Recently I read a very interesting blog by a friend, in which he was narrating an interesting observation he had heard about the role played by Mohammad Ali Jinnah. It said that the founder of Pakistan had actually done great disservice to the Indian Muslims by insisting on and actually achieving the division of India into two nations (later three, after the creation of Bangladesh).
Had India not been divided, he argued, the power and strength of Muslims could have been much bigger compared to the present size and strength they have in India, Pakistan and Bangladesh.
The number of Muslims of three countries put together was almost half the number of Hindus at the time of the partition. The Muslims would have enjoyed greater share and clout in the political and economic development of a united and much bigger India, instead of being divided into two small countries, Pakistan and Bangladesh, with limited land and resources. Muslims in India are better off and stay in a country of far bigger size, compared to the other two. In an undivided India, the Muslims would have been a much larger religious group with much higher political clout than at present.
The above reference to an undivided India made me think of another scenario. The Sindh region (Karachi) of Pakistan would have been very closely integrated with Gujarat. A large number of people from Gujarat were serving in various positions and also in business in the Karachi region.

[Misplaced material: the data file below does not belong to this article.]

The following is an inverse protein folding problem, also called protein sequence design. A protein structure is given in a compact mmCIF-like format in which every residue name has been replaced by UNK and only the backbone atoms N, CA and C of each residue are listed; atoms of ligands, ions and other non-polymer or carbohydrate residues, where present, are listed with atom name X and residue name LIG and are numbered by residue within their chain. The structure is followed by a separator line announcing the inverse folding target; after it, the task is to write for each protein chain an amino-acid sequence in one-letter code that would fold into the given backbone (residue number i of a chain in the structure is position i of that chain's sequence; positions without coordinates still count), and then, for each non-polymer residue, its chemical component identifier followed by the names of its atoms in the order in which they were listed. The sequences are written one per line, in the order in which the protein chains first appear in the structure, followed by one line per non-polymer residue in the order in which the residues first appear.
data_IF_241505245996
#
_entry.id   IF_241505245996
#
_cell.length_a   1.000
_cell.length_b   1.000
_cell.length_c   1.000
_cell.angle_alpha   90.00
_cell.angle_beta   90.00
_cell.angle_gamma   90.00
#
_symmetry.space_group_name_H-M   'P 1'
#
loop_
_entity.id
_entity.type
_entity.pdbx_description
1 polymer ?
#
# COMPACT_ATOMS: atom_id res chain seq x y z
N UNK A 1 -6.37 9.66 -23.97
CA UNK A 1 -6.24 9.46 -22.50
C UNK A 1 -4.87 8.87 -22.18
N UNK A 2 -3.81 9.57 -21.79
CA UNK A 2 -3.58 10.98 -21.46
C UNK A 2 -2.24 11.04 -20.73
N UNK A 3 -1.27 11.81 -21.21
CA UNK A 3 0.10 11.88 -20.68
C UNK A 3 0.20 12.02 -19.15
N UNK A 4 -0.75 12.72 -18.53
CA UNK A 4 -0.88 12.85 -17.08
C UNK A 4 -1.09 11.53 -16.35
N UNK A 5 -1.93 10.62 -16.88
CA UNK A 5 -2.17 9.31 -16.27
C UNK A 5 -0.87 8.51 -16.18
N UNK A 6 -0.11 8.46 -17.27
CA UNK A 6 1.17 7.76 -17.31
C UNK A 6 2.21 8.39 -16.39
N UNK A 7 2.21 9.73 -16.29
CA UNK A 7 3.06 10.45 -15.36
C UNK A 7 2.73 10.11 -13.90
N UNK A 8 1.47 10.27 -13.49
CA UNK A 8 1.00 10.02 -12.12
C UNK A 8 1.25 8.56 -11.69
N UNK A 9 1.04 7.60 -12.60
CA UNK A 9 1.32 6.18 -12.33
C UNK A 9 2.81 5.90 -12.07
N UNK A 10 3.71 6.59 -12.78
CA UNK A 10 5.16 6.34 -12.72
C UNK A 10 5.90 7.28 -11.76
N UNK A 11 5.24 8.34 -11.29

The Sindhi community, which was completely dislocated because of the partition, would have been very well integrated in the undivided scenario because of the shared history and similar cultural traits.
Lahore was a great centre of learning and culture in the Punjab region of undivided India. There are such great similarities in socio-cultural traits and customs, apart from the common bond of Punjabi language, in the Punjabi-speaking areas of Pakistan and India. The Lahore province in Pakistan could have been very well integrated with the Punjab region in India, had the unfortunate partition not taken place. Social rituals, culture and customs, food habits and ethnic traits of this entire region are so similar even today that it is difficult to imagine that these people belong to two separate nations.
The then East Pakistan, currently Bangladesh, could have very well integrated with Bengal and a small part of the North East. In fact in the early decades of the 20th century, many great Bengalis were born, brought up and educated in the present Bangladesh towns of Khulna, Chittagong, and Dhaka. In fact, if one reads the creations of great writers like Rabindranath Tagore, Sharat Chandra and Bankim Chandra, one realises how inseparable and well-integrated socially and culturally the people of this undivided region were. One of the reasons the Bangladeshis got alienated from Pakistan and fought for a separate nation was because they shared very little with the people of Pakistan.
The only part of Pakistan that does not fit into this narrative is the part of the country bordering Afghanistan. This is the most problematic area for Pakistan — the epicentre of terrorism, which is controlled by the Taliban and several such terror outfits. The people staying in this area have very little in common with people living anywhere in India. So, in perspective, apart from causing tremendous pain, suffering and dislocation for the sufferers of partition on both sides and creating hostility in the future generations, did the division of India help any community?
The author is municipal commissioner of Ahmedabad